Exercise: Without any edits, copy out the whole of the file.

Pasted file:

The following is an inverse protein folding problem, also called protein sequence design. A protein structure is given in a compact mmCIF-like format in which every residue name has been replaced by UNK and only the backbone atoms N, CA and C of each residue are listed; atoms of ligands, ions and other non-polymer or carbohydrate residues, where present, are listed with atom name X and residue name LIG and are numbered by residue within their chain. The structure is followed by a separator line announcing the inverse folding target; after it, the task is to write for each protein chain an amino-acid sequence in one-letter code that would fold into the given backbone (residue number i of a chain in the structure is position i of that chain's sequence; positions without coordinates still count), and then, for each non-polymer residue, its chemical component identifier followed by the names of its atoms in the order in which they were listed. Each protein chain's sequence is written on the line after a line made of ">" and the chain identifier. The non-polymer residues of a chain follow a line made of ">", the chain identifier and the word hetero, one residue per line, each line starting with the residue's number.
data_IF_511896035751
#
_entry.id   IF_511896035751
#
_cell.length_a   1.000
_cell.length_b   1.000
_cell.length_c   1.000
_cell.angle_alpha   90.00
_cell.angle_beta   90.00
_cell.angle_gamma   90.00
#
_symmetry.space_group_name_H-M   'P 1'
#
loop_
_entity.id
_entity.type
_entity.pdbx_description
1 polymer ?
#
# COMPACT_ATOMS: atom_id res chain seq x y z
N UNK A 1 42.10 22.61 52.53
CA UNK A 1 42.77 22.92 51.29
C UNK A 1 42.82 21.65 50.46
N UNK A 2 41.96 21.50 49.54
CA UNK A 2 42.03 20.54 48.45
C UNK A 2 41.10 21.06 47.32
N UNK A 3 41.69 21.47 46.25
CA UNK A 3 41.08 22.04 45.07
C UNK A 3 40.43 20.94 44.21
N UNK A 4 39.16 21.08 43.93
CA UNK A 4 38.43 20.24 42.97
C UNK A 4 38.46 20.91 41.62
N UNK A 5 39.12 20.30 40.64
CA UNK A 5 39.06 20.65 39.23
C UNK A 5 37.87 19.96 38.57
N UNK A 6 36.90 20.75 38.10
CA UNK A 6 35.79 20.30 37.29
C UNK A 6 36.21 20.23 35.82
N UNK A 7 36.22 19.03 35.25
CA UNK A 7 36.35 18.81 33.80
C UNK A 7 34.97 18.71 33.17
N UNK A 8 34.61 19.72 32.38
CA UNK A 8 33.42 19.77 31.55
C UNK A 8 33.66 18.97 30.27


The following is an inverse protein folding problem, also called protein sequence design. A protein structure is given in a compact mmCIF-like format in which every residue name has been replaced by UNK and only the backbone atoms N, CA and C of each residue are listed; atoms of ligands, ions and other non-polymer or carbohydrate residues, where present, are listed with atom name X and residue name LIG and are numbered by residue within their chain. The structure is followed by a separator line announcing the inverse folding target; after it, the task is to write for each protein chain an amino-acid sequence in one-letter code that would fold into the given backbone (residue number i of a chain in the structure is position i of that chain's sequence; positions without coordinates still count), and then, for each non-polymer residue, its chemical component identifier followed by the names of its atoms in the order in which they were listed. Each protein chain's sequence is written on the line after a line made of ">" and the chain identifier. The non-polymer residues of a chain follow a line made of ">", the chain identifier and the word hetero, one residue per line, each line starting with the residue's number.
data_IF_511896035751
#
_entry.id   IF_511896035751
#
_cell.length_a   1.000
_cell.length_b   1.000
_cell.length_c   1.000
_cell.angle_alpha   90.00
_cell.angle_beta   90.00
_cell.angle_gamma   90.00
#
_symmetry.space_group_name_H-M   'P 1'
#
loop_
_entity.id
_entity.type
_entity.pdbx_description
1 polymer ?
#
# COMPACT_ATOMS: atom_id res chain seq x y z
N UNK A 1 42.10 22.61 52.53
CA UNK A 1 42.77 22.92 51.29
C UNK A 1 42.82 21.65 50.46
N UNK A 2 41.96 21.50 49.54
CA UNK A 2 42.03 20.54 48.45
C UNK A 2 41.10 21.06 47.32
N UNK A 3 41.69 21.47 46.25
CA UNK A 3 41.08 22.04 45.07
C UNK A 3 40.43 20.94 44.21
N UNK A 4 39.16 21.08 43.93
CA UNK A 4 38.43 20.24 42.97
C UNK A 4 38.46 20.91 41.62
N UNK A 5 39.12 20.30 40.64
CA UNK A 5 39.06 20.65 39.23
C UNK A 5 37.87 19.96 38.57
N UNK A 6 36.90 20.75 38.10
CA UNK A 6 35.79 20.30 37.29
C UNK A 6 36.21 20.23 35.82
N UNK A 7 36.22 19.03 35.25
CA UNK A 7 36.35 18.81 33.80
C UNK A 7 34.97 18.71 33.17
N UNK A 8 34.61 19.72 32.38
CA UNK A 8 33.42 19.77 31.55
C UNK A 8 33.66 18.97 30.27